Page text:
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dc.contributor.authorGrobelny, Men_NZ
dc.contributor.authorReay, Sen_NZ
dc.contributor.authorDiewald, SNen_NZ
dc.contributor.authorHume, Pen_NZ
dc.contributor.authorWilson, BDen_NZ
dc.contributor.authorWooler, Aen_NZ
dc.contributor.authorMerrett, Ren_NZ
dc.contributor.authorSmith, Ven_NZ
dc.date.accessioned2019-08-19T22:47:34Z
dc.date.available2019-08-19T22:47:34Z
dc.date.copyright2019en_NZ
dc.identifier.citationGrobelny, M., Reay, S., Diewald S.N., Hume P.A., Wilson B.D., Wooler A., Merrett R., Smith, V. Prototype foot strap design considerations for surf lifesaving inflatable rescue boats: Technical report #7 to Surf Life Saving New Zealand (SLSNZ). SPRINZ, Auckland University of Technology, 16th July 2019. 8 pages.
dc.identifier.urihttp://hdl.handle.net/10292/12739
dc.description.abstractBackground: Foot straps have been removed from IRBs due to concern they were causing lower limb fractures due to entrapment with rotation during landings. Purpose: To model possible positions and prototype designs for foot straps in IRBs. Methods: Strap measurements were taken from the SLSNZ boat in Raglan, then modelled with the alternatives to give an overview of possible placement for one person. Foot strap prototyping was conducted using 3D modeling with an initial EVA material design constructed. Results: A number of questions were identified that need to be researched to provide information for the design brief including: Can feet be parallel, or is it important for them to be staggered; Does the right foot do most of the work?; Which positions cause injuries?; Without a foot strap, how likely are the feet to bounce up away from the deck in big swell? Three foot strap concepts were modelled: Camlock adjustment; Quick release/pressure release clasp; Raised foam strap. A prototype EVA pad with strap was built. A moveable track with cam lock was conceived. Discussion: Foot placements needed to be adjustable for varying lower limb lengths. Foot straps need to be adjustable for varying foot sizes. Key priorities for design of the foot strap system include: Minimal fixtures; No hard/sharp edges; Keep boat deck flat without raising foot hold areas; Quick and easy to adjust; Strong enough to handle impacts and weight of crew; Positionable for shortest to tallest crew member; Ability to swap out strap to renew; Corrosion resistant. Review of all the project reports identified that ensuring three points of contact for the crew with the boat was important as a consideration for the phase II design project. Conclusions: Further testing is needed to assess foot placement as the current positions are not yet researched. Discussion on the pros and cons of the suggested foot strap prototypes is needed followed by construction and in‐the‐boat testing.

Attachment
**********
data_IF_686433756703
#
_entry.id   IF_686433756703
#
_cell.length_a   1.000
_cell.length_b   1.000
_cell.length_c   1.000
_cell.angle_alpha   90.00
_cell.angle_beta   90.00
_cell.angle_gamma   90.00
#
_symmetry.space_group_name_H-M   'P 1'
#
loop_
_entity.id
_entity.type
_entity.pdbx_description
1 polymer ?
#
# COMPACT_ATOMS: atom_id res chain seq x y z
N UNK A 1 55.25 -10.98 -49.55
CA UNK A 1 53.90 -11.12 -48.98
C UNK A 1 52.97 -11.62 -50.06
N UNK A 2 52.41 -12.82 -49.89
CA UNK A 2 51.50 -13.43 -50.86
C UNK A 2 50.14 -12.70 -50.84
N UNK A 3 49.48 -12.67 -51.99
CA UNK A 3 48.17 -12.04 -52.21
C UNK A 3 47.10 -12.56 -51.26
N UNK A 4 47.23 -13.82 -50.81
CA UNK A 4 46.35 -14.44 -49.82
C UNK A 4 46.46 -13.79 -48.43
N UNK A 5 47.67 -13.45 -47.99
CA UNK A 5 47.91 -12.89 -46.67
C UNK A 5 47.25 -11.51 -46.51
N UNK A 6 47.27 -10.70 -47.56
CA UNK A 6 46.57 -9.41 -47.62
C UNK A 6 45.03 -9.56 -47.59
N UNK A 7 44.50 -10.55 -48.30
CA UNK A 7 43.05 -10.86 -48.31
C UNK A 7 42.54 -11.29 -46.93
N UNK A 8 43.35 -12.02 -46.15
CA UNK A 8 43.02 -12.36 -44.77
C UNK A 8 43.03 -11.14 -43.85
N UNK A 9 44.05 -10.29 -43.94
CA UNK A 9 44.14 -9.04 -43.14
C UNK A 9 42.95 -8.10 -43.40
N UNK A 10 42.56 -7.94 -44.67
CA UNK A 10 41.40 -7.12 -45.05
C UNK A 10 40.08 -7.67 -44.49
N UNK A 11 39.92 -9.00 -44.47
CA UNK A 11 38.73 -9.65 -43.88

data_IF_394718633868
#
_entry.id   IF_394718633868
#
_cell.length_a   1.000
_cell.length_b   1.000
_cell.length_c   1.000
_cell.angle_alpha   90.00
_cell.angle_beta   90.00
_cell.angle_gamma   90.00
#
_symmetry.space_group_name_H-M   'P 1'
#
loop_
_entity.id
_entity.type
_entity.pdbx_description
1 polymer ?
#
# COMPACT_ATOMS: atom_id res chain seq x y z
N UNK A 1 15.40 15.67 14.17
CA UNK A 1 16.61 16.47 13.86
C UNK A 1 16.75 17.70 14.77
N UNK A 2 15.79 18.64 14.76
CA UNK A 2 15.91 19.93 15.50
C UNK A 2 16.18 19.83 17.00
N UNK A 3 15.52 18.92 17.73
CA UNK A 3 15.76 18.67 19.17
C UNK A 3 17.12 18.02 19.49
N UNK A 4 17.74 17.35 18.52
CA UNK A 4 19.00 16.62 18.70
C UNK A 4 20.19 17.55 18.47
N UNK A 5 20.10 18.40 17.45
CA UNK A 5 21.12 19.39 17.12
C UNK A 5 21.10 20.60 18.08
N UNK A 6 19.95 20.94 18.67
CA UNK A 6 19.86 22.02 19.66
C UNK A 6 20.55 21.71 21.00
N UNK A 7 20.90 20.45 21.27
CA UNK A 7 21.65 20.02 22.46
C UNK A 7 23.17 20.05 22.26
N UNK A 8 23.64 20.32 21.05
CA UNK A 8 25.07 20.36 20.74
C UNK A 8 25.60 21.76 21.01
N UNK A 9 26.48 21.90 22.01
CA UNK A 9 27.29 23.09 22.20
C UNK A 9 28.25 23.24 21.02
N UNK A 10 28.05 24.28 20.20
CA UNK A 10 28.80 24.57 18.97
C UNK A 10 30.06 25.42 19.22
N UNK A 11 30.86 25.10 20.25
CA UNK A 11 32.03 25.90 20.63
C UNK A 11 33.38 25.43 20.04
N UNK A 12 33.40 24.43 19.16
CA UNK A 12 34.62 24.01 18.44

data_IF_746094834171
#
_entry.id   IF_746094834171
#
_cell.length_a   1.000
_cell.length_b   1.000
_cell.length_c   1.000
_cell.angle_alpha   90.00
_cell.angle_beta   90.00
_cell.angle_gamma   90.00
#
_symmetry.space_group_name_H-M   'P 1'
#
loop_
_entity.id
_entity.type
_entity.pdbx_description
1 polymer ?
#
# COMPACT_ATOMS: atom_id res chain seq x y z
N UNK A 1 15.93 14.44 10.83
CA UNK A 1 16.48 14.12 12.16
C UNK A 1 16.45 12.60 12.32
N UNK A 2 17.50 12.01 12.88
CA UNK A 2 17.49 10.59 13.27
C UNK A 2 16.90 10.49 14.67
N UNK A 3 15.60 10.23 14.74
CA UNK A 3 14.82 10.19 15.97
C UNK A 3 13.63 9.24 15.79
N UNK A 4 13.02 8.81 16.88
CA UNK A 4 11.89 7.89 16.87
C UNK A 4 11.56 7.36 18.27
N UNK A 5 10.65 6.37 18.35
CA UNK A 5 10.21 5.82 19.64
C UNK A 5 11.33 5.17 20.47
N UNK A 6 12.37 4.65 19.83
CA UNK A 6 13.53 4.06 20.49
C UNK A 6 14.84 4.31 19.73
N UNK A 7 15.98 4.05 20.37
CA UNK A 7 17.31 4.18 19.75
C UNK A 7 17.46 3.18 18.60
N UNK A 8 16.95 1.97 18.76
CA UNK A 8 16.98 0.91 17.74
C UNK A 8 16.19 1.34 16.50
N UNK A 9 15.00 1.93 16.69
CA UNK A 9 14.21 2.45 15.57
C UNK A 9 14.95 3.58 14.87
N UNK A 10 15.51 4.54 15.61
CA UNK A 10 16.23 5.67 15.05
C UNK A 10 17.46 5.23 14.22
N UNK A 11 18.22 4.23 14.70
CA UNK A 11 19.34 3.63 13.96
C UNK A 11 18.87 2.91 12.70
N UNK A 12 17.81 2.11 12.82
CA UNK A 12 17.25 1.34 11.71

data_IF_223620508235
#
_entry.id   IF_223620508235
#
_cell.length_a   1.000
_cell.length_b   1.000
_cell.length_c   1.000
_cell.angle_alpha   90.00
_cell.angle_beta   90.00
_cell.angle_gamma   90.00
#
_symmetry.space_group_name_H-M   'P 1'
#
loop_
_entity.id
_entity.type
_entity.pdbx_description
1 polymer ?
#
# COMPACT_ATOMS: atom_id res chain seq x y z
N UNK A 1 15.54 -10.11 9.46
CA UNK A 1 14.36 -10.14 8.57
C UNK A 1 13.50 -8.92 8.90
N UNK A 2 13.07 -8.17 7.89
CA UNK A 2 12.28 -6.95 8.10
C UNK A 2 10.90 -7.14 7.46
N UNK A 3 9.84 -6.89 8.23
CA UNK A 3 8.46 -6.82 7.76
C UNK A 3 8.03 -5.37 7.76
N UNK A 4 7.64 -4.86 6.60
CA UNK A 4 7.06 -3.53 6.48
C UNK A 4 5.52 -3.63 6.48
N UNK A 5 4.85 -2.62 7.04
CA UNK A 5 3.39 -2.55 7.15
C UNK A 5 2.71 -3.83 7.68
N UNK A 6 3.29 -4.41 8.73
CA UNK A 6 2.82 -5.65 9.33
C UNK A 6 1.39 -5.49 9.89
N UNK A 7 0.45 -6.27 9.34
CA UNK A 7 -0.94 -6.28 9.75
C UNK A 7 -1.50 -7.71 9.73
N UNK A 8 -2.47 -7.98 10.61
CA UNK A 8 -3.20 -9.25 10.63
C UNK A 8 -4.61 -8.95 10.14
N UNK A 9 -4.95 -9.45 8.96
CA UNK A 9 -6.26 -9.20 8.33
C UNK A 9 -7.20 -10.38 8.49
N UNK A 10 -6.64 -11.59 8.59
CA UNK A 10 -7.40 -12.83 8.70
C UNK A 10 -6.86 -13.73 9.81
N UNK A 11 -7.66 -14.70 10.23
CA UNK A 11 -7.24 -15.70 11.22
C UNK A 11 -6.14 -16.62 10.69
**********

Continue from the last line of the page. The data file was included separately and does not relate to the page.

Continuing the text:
dc.description.sponsorshipSurf Life Saving New Zealand (SLSNZ)en_NZ
dc.publisherSPRINZ, Auckland University of Technologyen_NZ
dc.rightsAuckland University of Technology (AUT) encourages public access to AUT information and supports the legal use of copyright material in accordance with the Copyright Act 1994 (the Act) and the Privacy Act 1993. Unless otherwise stated, copyright material contained on this site may be in the intellectual property of AUT, a member of staff or third parties. Any commercial exploitation of this material is expressly prohibited without the written permission of the owner.
dc.titlePrototype Foot Strap Design Considerations for Surf Lifesaving Inflatable Rescue Boats: Technical Report #7 to Surf Life Saving New Zealand (SLSNZ)en_NZ
dc.typeCommissioned Report
dc.rights.accessrightsOpenAccessen_NZ
aut.publication.placeAuckland, New Zealanden_NZ
pubs.elements-id362334


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